Dealing with the public requires a far different approach than dealing with an adversary in an octagon. The scenarios are not parallel, and the mindset toward program development must reflect that.
Detroit, MI (PRWEB) September 04, 2014
Although many law enforcement departments spend thousands of dollars on equipment, most only spend four to eight hours annually training officers on the physical use of force. Talon Global, which specializes in training for law enforcement and military professionals, has launched a new program aimed at providing officers with additional training on ways of reducing incidents with the public, without the use of physical force.
Besides the sheer lack of time spent on training, a major problem with the status quo of police force management training is the current popularity of mixed martial arts, Talon Global President Eric Kohtz believes. Individual police departments tend to assign the officer with the most outside combat training to lead the department’s training, which changes with the popularity of fighting styles – in the 1970s and 1980s, the most popular styles were Judo, Karate, and Aikido. Today, with the growing popularity of Ultimate Fighting, mixed martial arts (MMA) combat is typically taught. According to Kohtz, MMA used in law enforcement training has disastrous effects.
“I really don’t blame the individual instructors who are teaching MMA style of fighting,” said Kohtz. “They are simply implementing the drilling patterns they know the most about, and right now those are predominantly from the MMA culture.” An MMA combat style assumes there are two opponents and fails to acknowledge that, in a law enforcement situation, many acts of force are used to actually prevent combat. “Dealing with the public requires a far different approach than dealing with an adversary in an octagon,” said Kohtz. “The scenarios are not parallel, and the mindset toward program development must reflect that.”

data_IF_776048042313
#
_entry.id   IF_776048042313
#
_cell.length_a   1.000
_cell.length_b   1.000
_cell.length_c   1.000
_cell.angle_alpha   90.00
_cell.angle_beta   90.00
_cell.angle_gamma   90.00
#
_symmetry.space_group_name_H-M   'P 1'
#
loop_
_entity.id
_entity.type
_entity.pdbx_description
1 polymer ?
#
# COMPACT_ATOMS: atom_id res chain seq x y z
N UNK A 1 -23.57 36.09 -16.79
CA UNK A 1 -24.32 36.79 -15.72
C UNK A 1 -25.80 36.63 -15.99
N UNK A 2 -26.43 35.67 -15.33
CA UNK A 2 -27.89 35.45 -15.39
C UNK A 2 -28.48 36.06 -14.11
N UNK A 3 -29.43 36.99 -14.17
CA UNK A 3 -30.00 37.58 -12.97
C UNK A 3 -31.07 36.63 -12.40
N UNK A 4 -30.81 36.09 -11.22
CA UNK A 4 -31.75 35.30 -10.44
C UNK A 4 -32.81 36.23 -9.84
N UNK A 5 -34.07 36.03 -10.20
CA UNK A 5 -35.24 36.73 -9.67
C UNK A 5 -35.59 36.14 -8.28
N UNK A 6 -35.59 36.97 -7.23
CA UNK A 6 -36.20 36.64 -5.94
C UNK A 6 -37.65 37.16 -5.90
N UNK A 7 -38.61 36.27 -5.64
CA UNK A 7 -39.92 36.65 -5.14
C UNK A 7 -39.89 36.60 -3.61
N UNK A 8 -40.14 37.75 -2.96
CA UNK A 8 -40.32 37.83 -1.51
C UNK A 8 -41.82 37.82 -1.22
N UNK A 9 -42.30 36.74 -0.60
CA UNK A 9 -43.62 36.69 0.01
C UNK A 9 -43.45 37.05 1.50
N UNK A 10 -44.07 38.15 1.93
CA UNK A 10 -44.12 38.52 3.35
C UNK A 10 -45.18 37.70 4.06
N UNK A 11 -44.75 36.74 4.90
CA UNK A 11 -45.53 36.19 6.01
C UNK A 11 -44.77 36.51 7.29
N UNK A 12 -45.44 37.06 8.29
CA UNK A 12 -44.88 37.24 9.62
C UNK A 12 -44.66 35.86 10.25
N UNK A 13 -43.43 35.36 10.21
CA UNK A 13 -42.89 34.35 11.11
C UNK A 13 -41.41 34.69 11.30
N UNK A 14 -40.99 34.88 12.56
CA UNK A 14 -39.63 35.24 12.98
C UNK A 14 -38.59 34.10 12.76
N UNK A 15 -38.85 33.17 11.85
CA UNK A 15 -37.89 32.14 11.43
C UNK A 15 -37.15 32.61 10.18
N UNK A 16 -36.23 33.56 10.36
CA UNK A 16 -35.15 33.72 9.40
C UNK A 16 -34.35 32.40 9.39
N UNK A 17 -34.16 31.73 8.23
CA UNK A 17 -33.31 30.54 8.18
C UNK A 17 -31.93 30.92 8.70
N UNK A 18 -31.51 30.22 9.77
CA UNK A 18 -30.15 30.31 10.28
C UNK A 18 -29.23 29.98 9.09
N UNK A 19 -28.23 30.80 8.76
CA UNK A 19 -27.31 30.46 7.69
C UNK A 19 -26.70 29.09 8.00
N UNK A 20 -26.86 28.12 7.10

A better approach to improving law enforcement’s interaction with the public would be to fund police departments’ management of force training, helping to prepare police officers for the multiple physical interactions they have with the public on a daily basis, according to the Talon Global president. Currently, funding for education on how to deal with force on its most basic level is scarce, and departments are almost completely on their own when paying for hands-on use of force training.
Appropriate training, like Talon’s Force Management Method, takes into account the initial desire to prevent the use of force. “If physical contact must be made, then an appropriate series of techniques are certainly required, reflecting a more managed approach.” For more information about Talon Global’s Force Management Method, visit http://www.ForcePrevention.com.